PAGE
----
August 21, 2006, 6:16 am
Filed under: uncategorized

O.k., so in a post last week, I mentioned that it might be helpful for Emergent, or the emerging church to have more of the “conservative” voices out, front and center in this conversation in order to demonstrate that it’s not just a new version of “liberal theology.”  I said that I find those categories unhelpful and troubling.

I believe that categories are suspicious for a few reasons.  First, especially these days, they’re very often terribly inaccurate.  There are a good lot of people that would look back over the past few years of this blog and slap a “liberal” label on me, and probably the same number of people that would slap a “conservative” label on me.  Who gets to decide who’s right?  Add to this the complicating factor that much of what looks to some like “liberal” is actually extreme conservatism.  Example?  How ’bout ecclesiology.  Many in the emerging church scene (another category that I admit to overusing, which is also unhelpful and trobling) are accused of hating the church.  All the critiques, all the cage rattling.  Well, what if all the critiques were not in fact demonstrating a hatred of the church, but a deep deep love for the church?  A strong, prophetic love often comes out sounding critical . . . and yes, at times, tinged with some anger.  Read your Old Testament prophetic books if you’re looking for some biblical references here.  Sometimes what looks like a liberal view of the church just means that the person holding that view has a deeper conviction of what the church was meant to be, and isn’t afraid to call it out.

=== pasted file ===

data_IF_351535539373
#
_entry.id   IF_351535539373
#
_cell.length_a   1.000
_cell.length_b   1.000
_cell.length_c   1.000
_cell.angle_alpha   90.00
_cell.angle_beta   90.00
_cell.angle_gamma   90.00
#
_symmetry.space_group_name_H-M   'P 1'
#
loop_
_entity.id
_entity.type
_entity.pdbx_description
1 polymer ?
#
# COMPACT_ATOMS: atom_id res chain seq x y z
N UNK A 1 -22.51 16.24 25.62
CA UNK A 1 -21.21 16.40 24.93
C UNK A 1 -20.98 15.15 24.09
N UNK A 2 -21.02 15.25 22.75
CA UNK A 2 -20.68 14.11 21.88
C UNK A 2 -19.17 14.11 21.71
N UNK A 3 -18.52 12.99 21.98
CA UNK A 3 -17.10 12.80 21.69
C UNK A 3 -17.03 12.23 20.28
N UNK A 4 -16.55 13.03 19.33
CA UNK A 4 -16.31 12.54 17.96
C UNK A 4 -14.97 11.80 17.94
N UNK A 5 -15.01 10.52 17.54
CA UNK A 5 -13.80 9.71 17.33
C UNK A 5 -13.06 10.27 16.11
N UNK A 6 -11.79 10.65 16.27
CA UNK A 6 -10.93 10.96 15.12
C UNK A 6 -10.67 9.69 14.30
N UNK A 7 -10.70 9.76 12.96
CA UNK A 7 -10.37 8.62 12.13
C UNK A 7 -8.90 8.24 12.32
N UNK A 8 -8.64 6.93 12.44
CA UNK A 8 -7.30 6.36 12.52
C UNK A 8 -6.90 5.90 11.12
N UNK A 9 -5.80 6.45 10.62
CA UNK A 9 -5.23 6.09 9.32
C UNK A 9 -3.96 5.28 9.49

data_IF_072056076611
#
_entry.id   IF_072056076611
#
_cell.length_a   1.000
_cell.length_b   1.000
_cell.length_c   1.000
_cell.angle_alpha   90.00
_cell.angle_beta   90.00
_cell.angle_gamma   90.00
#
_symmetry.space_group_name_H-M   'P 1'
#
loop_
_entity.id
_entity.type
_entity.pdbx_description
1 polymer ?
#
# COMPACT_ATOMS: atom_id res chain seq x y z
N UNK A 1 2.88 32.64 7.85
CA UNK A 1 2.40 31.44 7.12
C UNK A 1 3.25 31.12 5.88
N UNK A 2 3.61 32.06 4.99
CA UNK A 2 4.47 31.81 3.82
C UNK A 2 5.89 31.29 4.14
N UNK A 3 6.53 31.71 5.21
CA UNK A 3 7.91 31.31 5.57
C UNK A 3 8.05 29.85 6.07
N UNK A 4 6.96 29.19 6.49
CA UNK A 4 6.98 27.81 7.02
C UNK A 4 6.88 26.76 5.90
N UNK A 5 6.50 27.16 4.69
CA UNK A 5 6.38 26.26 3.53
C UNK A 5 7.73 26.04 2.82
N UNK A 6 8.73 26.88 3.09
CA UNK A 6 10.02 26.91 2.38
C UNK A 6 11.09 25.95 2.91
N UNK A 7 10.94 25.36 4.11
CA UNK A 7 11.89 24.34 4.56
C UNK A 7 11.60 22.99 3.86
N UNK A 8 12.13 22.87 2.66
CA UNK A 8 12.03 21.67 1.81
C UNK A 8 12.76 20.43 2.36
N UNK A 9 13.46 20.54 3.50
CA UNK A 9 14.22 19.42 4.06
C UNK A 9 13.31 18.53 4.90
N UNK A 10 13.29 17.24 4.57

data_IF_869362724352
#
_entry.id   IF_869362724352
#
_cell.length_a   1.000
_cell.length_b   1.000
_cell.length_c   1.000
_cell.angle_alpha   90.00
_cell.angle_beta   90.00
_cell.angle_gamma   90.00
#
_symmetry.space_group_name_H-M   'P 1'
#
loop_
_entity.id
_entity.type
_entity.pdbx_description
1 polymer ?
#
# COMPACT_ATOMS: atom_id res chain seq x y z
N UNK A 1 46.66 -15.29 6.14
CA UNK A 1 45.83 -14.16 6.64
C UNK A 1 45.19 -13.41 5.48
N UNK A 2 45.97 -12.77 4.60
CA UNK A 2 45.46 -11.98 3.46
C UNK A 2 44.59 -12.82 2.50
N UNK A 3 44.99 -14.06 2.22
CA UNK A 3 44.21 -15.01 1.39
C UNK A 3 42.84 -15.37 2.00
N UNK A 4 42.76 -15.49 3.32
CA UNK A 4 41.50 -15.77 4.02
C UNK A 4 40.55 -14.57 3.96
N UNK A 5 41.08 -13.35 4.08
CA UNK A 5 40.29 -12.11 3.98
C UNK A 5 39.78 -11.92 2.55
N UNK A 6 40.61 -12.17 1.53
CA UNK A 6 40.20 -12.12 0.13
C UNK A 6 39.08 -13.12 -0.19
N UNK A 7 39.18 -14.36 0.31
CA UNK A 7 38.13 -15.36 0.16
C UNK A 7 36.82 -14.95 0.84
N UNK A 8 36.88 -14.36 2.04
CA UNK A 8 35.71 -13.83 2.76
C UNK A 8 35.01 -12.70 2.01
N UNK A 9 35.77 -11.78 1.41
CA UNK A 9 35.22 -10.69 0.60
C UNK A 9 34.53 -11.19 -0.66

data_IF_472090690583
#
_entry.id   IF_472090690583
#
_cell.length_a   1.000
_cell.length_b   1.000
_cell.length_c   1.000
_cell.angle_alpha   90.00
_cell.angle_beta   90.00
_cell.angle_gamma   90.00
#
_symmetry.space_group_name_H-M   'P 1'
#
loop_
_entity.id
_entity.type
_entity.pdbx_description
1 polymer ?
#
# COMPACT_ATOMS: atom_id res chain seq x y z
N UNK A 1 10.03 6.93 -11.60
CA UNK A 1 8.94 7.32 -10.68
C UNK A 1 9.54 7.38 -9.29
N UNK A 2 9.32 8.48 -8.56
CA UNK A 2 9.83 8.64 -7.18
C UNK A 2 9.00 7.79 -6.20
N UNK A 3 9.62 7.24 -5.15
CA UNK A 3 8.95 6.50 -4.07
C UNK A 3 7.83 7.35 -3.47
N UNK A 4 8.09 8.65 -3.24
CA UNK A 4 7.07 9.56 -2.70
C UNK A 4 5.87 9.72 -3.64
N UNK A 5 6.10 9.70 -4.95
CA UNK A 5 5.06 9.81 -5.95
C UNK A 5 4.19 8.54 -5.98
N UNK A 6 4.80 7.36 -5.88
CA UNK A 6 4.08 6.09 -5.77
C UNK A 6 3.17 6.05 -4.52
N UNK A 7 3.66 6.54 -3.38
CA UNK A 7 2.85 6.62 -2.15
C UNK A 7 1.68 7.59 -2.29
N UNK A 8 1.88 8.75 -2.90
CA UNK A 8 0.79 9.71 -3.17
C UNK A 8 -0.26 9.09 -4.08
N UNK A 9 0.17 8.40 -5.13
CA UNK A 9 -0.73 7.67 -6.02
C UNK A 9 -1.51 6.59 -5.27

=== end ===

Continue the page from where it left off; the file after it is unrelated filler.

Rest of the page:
Another reason categories are suspicious is that they’re too often used to marginalize.  If we disagree with someone, we can push them off into that mental frame of “those people.”  We can broadbrush them and quit listening to them if we can label them.  It’s lazy and unloving.

Categorizing and marginalizing people is far too often about control.  If I can name you and put you into my own little mental box, I gain power over you.  I’m the one who decides whether your words and deeds are important.  I’m the one who decides whether you’re worth paying attention to.

With all that said, I’m obligated to admit that I am a categorizer.  I have as many labels for people as most.  I’ve tried at times to work on this, starting first with just recognizing it.  The process of “working on this” isn’t some elaborate deconstruction of my thinking, though.  That would be too easy – too intellectual.  Instead, I need to operate from a center of love.  Just love people.  If my thoughts are consumed with selflessly wanting their best, I’ll not be so concerned with controlling them or tattooing some label on their forehead.

I heard a statement a while back that resonates here: “There are only two kinds of people in the world.  Those who categorize others, and those who don’t.”  The latter group is small indeed.


1 Comment so far
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Steve, some really great thoughts to wrestle with and chew on. Thanks! Adele

Comment by Existential Punk

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